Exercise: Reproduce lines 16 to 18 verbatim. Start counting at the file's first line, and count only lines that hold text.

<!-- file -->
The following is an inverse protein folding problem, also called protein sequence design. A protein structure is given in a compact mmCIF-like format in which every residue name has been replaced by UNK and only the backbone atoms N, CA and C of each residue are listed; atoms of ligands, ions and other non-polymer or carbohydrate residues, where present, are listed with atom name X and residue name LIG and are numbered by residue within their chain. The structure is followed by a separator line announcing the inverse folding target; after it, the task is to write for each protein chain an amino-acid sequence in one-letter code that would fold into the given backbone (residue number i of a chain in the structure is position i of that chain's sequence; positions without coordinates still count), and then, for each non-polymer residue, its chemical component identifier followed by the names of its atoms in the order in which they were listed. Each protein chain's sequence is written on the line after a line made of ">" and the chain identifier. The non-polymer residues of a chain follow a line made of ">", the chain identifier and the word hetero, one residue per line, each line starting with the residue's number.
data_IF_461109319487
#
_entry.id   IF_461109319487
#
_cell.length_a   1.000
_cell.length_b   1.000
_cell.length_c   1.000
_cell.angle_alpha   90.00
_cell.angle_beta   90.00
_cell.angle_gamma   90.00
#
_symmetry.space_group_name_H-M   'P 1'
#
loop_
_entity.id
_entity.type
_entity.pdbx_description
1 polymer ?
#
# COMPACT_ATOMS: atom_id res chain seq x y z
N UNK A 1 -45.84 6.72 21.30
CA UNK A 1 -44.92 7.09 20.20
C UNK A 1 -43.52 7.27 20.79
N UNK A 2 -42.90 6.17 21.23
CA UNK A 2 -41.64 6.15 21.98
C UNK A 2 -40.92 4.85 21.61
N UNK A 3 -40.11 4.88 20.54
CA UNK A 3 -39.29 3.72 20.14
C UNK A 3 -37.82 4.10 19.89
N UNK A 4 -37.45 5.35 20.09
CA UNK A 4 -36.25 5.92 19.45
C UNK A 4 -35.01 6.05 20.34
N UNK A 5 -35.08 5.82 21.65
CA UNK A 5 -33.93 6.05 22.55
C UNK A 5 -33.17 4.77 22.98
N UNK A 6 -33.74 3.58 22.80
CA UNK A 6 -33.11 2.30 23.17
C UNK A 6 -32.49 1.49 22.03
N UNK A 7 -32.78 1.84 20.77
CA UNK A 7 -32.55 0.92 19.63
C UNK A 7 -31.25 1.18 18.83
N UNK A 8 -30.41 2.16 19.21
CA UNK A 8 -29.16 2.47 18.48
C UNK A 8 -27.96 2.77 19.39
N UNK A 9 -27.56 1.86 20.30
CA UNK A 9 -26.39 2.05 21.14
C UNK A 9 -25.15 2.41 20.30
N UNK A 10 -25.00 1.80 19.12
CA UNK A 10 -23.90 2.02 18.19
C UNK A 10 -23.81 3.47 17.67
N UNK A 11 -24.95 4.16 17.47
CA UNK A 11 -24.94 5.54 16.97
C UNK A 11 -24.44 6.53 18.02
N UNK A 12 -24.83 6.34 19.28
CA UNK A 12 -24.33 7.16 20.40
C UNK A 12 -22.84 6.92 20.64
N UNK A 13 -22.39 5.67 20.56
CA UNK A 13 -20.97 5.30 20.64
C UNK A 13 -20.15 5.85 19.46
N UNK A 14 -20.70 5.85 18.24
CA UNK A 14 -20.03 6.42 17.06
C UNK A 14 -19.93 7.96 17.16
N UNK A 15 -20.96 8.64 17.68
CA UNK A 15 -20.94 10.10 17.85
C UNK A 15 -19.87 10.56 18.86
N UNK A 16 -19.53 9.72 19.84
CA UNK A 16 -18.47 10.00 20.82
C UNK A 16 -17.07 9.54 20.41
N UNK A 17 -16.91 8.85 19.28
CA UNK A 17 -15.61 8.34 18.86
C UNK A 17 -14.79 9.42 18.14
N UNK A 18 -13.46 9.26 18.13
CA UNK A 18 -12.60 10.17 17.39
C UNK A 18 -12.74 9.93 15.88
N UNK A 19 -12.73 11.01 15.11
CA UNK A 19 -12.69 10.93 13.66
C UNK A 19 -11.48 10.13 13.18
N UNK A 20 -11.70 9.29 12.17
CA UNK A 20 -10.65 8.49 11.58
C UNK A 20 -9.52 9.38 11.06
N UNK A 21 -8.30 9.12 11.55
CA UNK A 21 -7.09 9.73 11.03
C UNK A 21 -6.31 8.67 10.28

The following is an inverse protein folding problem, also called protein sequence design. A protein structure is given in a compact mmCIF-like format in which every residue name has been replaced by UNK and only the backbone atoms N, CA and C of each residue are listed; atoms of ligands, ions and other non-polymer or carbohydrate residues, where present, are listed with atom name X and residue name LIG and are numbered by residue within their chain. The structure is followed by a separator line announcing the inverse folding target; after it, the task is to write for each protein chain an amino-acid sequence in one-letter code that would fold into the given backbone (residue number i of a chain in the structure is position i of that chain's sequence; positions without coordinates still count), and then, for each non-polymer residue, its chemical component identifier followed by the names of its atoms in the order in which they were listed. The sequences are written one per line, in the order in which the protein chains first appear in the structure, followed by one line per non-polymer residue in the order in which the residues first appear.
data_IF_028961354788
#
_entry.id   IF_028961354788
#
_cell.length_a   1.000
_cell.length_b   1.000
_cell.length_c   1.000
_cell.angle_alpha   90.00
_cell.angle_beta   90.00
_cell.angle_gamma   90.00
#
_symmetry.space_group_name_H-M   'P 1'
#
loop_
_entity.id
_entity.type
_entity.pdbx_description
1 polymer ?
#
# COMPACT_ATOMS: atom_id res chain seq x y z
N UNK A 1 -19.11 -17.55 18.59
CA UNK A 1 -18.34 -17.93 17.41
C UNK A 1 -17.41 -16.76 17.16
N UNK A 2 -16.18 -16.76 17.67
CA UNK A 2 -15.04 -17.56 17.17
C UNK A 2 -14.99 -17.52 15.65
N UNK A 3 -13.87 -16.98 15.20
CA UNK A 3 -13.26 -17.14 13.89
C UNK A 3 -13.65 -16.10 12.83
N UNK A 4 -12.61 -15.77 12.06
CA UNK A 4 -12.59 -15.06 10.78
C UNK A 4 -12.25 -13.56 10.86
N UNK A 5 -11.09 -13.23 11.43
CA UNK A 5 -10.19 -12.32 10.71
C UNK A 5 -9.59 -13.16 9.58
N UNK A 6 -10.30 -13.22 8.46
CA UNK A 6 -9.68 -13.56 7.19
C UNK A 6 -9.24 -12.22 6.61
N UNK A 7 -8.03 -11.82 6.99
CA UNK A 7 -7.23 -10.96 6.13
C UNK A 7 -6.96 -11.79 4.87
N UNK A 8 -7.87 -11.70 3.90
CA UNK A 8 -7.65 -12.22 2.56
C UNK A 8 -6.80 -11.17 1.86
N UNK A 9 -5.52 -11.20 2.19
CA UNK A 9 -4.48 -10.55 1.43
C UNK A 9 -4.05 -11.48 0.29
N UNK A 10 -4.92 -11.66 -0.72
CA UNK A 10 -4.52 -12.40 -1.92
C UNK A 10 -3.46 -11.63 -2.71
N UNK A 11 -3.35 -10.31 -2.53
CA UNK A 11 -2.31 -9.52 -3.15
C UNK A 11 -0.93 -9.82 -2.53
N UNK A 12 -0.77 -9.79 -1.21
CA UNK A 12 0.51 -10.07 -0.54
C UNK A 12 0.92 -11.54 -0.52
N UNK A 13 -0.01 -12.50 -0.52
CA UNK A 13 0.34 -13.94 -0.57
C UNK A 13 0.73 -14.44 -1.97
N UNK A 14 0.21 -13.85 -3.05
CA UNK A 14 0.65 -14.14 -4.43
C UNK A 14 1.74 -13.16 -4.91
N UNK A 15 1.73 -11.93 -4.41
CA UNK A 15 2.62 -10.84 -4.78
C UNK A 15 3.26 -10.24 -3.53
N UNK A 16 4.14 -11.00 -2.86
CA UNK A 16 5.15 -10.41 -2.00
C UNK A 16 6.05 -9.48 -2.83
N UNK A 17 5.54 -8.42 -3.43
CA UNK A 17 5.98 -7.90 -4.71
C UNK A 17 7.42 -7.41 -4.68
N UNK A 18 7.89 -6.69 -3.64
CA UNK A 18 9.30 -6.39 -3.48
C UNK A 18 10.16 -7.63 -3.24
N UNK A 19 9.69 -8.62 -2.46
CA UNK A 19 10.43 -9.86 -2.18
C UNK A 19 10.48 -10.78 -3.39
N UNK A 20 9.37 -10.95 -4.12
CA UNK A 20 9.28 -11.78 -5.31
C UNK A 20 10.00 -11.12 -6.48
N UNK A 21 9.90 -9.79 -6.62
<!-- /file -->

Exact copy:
_entity.id
_entity.type
_entity.pdbx_description